International office to improve female health

Press release 27 Jun 2006

Two of the world's leading medical organisations - the oldest medical school dedicated to fighting tropical diseases in the world and a royal college - are teaming up to reduce the tragic toll of maternal and infant deaths in resource poor countries.

The Liverpool School of Tropical Medicine (LSTM) and the Royal College of Obstetricians and Gynaecologists (RCOG) have joined forces to establish an international office to improve women's health in developing countries, with the School's project management and consultancy arm, Liverpool Associates in Tropical Health (LATH) as the third partner.

This initiative is an important and timely one, as more than half a million women die each year through pregnancy related conditions because they do not have access to the most basic health care which women in developed countries take for granted. The partners' new International Office hopes to reduce these horrific figures through working with ministries of health, international donors, UN Agencies, and other international and national organisations in Third World countries.

The partners aim to improve the quality of antenatal, delivery and post natal services and help make these increasingly available to poor women worldwide. Their strategies range from developing a simple but life-saving manual for use in rural clinics where one midwife may be struggling alone, to raising awareness about clinical standards in women's healthcare in impoverished states, to mobilising RCOG members to volunteer to provide technical assistance expertise in developing countries working in partnership with governments and local colleagues - including midwives and general doctors.

Dr Nynke van den Broek, Senior Clinical Lecturer in Reproductive Health at the Liverpool School of Tropical Medicine and a RCOG member, helped set up the partnership. She said: "More than eighty per cent of these deaths are caused by conditions which we are very able to prevent or treat: bleeding, obstructed labour, eclampsia, infection and unsafe abortions. We hope our alliance will help to mobilise efforts so that we can make a dent in these orrific figures.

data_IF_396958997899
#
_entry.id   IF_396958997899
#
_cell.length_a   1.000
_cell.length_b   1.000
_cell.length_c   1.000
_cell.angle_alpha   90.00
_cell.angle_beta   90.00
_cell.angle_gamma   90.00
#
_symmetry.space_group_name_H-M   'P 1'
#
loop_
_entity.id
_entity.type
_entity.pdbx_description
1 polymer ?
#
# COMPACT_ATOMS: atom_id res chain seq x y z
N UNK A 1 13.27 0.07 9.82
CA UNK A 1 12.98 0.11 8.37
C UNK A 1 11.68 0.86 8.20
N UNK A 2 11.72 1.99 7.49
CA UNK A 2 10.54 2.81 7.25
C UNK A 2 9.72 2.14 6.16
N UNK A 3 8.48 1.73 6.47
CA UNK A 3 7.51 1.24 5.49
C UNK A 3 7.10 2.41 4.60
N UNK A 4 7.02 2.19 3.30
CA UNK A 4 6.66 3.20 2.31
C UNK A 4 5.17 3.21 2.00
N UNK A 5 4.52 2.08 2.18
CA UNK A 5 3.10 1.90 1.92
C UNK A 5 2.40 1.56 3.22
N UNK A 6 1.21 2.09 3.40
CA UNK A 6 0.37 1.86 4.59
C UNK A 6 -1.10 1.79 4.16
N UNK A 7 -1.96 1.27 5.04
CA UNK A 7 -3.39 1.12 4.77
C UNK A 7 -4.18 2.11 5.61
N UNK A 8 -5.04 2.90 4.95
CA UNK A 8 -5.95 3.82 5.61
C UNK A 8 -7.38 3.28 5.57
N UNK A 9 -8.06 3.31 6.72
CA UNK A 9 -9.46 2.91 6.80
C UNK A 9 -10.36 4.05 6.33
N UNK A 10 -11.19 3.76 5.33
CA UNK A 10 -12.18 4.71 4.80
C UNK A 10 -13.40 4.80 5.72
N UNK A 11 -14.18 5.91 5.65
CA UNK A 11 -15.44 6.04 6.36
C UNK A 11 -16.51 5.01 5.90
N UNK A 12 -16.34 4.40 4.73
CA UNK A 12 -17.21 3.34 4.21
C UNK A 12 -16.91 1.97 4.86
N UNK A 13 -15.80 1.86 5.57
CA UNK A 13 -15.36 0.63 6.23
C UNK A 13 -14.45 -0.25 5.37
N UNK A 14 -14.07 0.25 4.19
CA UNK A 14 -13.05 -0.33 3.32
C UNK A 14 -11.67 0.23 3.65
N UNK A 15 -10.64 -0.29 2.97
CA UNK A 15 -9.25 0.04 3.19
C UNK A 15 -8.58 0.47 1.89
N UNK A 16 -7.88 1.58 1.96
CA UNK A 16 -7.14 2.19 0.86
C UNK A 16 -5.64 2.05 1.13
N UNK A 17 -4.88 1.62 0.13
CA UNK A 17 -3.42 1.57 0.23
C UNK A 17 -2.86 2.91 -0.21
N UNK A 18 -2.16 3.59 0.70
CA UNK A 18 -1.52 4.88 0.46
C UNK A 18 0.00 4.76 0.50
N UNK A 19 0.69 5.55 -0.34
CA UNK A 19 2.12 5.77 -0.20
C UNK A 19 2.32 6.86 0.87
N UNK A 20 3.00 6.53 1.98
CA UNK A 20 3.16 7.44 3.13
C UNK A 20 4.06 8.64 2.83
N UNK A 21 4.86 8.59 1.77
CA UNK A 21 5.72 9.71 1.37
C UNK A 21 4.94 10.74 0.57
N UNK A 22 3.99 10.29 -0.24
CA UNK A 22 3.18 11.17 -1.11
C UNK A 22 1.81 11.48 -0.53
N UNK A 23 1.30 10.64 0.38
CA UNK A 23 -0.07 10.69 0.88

"The issue of women's health comes on and off the global agenda. However, what is clear is that all women need to have access to essential obstetric and gynaecological care. They need to have a skilled birth attendant - not just a relative. They also need to have a facility to which they can go if a problem develops. For a lot of women this is not yet available. "Almost half the members of the RCOG are in developing countries. We hope hat by pulling together our expertise, we can achieve something meaningful."

Professor Jim Dornan, RCOG Vice President, agreed, saying: "The vast majority of maternal deaths are preventable by simply having appropriately trained staff with the correct equipment at the bedside. This Memorandum of Understanding between us will improve quality where it is needed by producing guidelines, standards of care and lifesaving skills courses that provide technical knowledge to empower those who have the ability to change health systems." The partners are already involved in a variety of Safe Motherhood programmes including in Nigeria , Kenya and Malawi , countries with some of the highest maternal mortality rates in the world. They also train health workers from all over the world on a Diploma in Reproductive Medicine course which they run jointly at the School.

A pilot of a new Life Saving Skills Course, the next UK-based event on the calendar, will be held at the Liverpool School of Tropical Medicine on 3-5 July. A formal launch of the RCOG International Office will be held on 14 September in the RCOG Offices in London .



For further information, please contact:

Alan Hughes, Communications Manager, LSTM
Office: +44 (0)151 705 3199
Mobile : +44 (0)7759 243969

Gerald Chan, Head of Communications and External Affairs, RCOG
Office: +44 (0)20 7772 6446